Different Concussion Symptoms, Different Therapists
At York University in Toronto, the sport injury clinic provides a team approach to dealing with concussions among players on its varsity teams.
Sports medicine doctors, physiotherapists, chiropractors, massage therapists and more all bring their individual specialty to get an athlete back on the field or ice, but always with a go-slow approach, says Cindy Hughes, head athletic therapist and clinic manager.
“What’s really difficult is to figure out first of all: Has the brain 100 per cent fully recovered? When is it safe to return people to their activity? And what treatment is actually helping?” says Hughes, who likens what happens to the brain after a head trauma to an egg yolk banging around inside its shell.
Besides the cognitive effects from a skull-jarring, there can be physical repercussions such as head, neck and back pain. That may call for one or more therapists, each using a different technique to try to alleviate muscle tension, she says.
“Maybe acupuncture is going to work for that person, or maybe it’s cranial-sacral therapy or maybe it’s physio, because every concussion is different … So we try everything.”
One of those therapies is osteopathy, a system of hands-on manipulation of the bones and tissues aimed at restoring the body to health.
Part of that treatment can include cranial-sacral massage, says Natalie Randall, an athletic therapist and osteopath at Cove Sport Therapy in Dartmouth, N.S.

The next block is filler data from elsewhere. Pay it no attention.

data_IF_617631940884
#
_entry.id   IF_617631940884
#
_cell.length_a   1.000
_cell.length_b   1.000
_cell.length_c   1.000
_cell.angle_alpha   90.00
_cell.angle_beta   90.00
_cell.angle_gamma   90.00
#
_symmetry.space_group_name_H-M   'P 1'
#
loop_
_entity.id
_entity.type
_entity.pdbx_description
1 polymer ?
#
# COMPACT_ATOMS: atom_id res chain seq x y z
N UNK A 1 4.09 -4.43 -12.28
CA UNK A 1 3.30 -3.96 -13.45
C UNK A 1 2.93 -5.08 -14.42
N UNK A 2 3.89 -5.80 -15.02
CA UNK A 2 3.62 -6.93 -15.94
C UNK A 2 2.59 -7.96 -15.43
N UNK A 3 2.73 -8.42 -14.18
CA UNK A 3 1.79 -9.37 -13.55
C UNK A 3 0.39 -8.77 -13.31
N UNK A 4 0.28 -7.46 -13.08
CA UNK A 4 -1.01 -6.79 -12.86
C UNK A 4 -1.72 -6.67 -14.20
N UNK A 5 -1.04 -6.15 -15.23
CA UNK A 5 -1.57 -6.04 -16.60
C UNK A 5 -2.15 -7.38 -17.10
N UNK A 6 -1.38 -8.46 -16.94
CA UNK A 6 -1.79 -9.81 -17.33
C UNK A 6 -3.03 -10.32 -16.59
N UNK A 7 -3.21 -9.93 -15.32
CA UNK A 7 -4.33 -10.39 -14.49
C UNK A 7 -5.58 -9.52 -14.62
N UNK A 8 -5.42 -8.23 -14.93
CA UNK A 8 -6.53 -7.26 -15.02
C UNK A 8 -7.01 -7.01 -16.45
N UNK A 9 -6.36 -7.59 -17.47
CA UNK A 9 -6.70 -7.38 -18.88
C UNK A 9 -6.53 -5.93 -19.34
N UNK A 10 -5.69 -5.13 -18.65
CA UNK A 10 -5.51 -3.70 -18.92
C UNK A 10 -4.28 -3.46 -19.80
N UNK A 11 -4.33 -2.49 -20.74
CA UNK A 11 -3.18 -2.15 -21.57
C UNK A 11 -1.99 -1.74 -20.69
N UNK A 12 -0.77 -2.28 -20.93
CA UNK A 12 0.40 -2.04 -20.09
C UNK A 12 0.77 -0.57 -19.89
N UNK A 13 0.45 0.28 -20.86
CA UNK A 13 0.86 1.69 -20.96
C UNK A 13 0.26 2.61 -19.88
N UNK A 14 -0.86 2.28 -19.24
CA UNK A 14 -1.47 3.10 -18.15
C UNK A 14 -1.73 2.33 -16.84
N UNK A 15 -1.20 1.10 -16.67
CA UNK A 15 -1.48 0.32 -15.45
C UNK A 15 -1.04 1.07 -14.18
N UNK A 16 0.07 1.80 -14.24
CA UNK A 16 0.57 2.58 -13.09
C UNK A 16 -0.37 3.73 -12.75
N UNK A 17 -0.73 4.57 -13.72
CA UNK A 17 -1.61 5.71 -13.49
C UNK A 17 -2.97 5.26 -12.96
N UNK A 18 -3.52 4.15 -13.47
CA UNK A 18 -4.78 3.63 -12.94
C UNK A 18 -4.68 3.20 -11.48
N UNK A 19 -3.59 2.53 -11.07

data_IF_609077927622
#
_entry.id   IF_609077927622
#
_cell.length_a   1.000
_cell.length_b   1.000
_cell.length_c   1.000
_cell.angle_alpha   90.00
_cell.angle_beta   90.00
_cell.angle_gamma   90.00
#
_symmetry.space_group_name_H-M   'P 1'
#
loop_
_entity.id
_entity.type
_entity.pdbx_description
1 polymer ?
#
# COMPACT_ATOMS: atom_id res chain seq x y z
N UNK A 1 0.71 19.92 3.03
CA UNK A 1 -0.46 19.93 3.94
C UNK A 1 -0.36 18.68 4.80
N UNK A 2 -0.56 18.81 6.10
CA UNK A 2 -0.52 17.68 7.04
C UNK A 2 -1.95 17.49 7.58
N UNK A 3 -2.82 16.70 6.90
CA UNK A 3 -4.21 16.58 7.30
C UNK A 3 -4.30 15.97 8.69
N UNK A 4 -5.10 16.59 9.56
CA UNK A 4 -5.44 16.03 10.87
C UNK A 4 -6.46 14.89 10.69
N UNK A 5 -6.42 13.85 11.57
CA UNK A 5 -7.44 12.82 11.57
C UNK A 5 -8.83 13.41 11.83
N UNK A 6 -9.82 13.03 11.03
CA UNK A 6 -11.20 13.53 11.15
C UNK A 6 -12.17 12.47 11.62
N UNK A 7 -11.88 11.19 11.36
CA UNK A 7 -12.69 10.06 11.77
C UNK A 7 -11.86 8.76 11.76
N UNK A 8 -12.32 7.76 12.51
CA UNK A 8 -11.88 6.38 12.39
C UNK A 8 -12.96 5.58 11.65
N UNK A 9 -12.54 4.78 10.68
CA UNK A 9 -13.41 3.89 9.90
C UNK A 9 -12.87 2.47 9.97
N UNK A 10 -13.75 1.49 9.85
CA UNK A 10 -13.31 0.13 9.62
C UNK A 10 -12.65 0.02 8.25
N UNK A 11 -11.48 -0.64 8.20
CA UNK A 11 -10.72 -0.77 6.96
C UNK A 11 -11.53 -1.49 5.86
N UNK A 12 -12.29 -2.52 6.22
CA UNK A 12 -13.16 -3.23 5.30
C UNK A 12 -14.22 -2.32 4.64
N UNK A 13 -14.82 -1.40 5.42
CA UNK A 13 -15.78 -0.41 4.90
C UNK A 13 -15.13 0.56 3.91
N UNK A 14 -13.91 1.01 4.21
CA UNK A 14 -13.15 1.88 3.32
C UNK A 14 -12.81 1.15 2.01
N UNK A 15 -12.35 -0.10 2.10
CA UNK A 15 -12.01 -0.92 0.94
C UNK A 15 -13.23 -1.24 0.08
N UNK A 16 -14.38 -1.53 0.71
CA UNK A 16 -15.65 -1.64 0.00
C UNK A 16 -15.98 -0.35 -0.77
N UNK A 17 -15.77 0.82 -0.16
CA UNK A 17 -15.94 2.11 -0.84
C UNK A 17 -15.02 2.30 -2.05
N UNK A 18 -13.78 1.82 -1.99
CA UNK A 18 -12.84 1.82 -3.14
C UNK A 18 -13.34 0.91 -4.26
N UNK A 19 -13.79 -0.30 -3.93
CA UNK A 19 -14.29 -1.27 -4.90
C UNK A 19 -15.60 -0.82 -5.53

The osteopath will work on what’s called the dura mater (“tough mother” in Latin), one of the protective layers around the spinal cord upwards from the sacrum, or tailbone, that also cushions the brain inside the skull.
“We can work on the base of the skull, right where it attaches,” she says of the dura. “Can we traction it? Can we release it? Can we soften that tough mother to not be vising that head so tight?”
Other cranial techniques include manipulating areas inside the mouth and on the head around the ears, say Randall, explaining that one goal is to restore the flow of cerebrospinal fluid, which carries nutrients to the brain.
“The osteopaths believe that we can feel that rhythm of cerebrospinal fluid and neurological activity in the body with our hands, with light, gentle palpation.
“A lot of doctors that work with me say, “I don’t really know what you do, but the athletes seem to get better,'” she says, allowing that most patients show at least some improvement with the therapy.
“Does everybody get better? No. I wish we were that magical.”
Still, Randall says sustaining a concussion represents a major withdrawal from one’s “bank account of health. And until you pay off your debt, you’re not going to feel good.
“So getting an osteopathic treatment is just one deposit into that bank account. So is physio, chiro, massage and athletic therapy … It’s a combined effort.”
Read more: CTV News